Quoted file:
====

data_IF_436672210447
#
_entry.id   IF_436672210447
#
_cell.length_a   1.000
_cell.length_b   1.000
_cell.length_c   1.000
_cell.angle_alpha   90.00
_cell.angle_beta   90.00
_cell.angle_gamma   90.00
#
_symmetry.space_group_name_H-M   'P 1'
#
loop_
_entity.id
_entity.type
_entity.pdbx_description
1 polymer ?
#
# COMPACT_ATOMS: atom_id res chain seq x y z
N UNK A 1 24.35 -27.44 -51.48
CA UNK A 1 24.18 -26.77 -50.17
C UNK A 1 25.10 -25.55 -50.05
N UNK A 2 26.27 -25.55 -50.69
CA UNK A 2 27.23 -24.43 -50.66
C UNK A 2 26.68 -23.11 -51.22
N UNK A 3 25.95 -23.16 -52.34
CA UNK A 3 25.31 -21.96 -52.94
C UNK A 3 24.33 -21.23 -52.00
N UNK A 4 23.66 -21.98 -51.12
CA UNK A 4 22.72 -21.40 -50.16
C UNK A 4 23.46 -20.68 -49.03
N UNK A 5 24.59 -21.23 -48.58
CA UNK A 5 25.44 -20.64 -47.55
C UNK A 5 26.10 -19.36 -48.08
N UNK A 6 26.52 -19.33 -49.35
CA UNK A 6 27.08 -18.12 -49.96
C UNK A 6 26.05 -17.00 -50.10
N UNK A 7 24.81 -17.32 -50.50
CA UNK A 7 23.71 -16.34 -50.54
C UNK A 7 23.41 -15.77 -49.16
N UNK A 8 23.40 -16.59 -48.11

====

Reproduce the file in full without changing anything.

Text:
data_IF_436672210447
#
_entry.id   IF_436672210447
#
_cell.length_a   1.000
_cell.length_b   1.000
_cell.length_c   1.000
_cell.angle_alpha   90.00
_cell.angle_beta   90.00
_cell.angle_gamma   90.00
#
_symmetry.space_group_name_H-M   'P 1'
#
loop_
_entity.id
_entity.type
_entity.pdbx_description
1 polymer ?
#
# COMPACT_ATOMS: atom_id res chain seq x y z
N UNK A 1 24.35 -27.44 -51.48
CA UNK A 1 24.18 -26.77 -50.17
C UNK A 1 25.10 -25.55 -50.05
N UNK A 2 26.27 -25.55 -50.69
CA UNK A 2 27.23 -24.43 -50.66
C UNK A 2 26.68 -23.11 -51.22
N UNK A 3 25.95 -23.16 -52.34
CA UNK A 3 25.31 -21.96 -52.94
C UNK A 3 24.33 -21.23 -52.00
N UNK A 4 23.66 -21.98 -51.12
CA UNK A 4 22.72 -21.40 -50.16
C UNK A 4 23.46 -20.68 -49.03
N UNK A 5 24.59 -21.23 -48.58
CA UNK A 5 25.44 -20.64 -47.55
C UNK A 5 26.10 -19.36 -48.08
N UNK A 6 26.52 -19.33 -49.35
CA UNK A 6 27.08 -18.12 -49.96
C UNK A 6 26.05 -17.00 -50.10
N UNK A 7 24.81 -17.32 -50.50
CA UNK A 7 23.71 -16.34 -50.54
C UNK A 7 23.41 -15.77 -49.16
N UNK A 8 23.40 -16.59 -48.11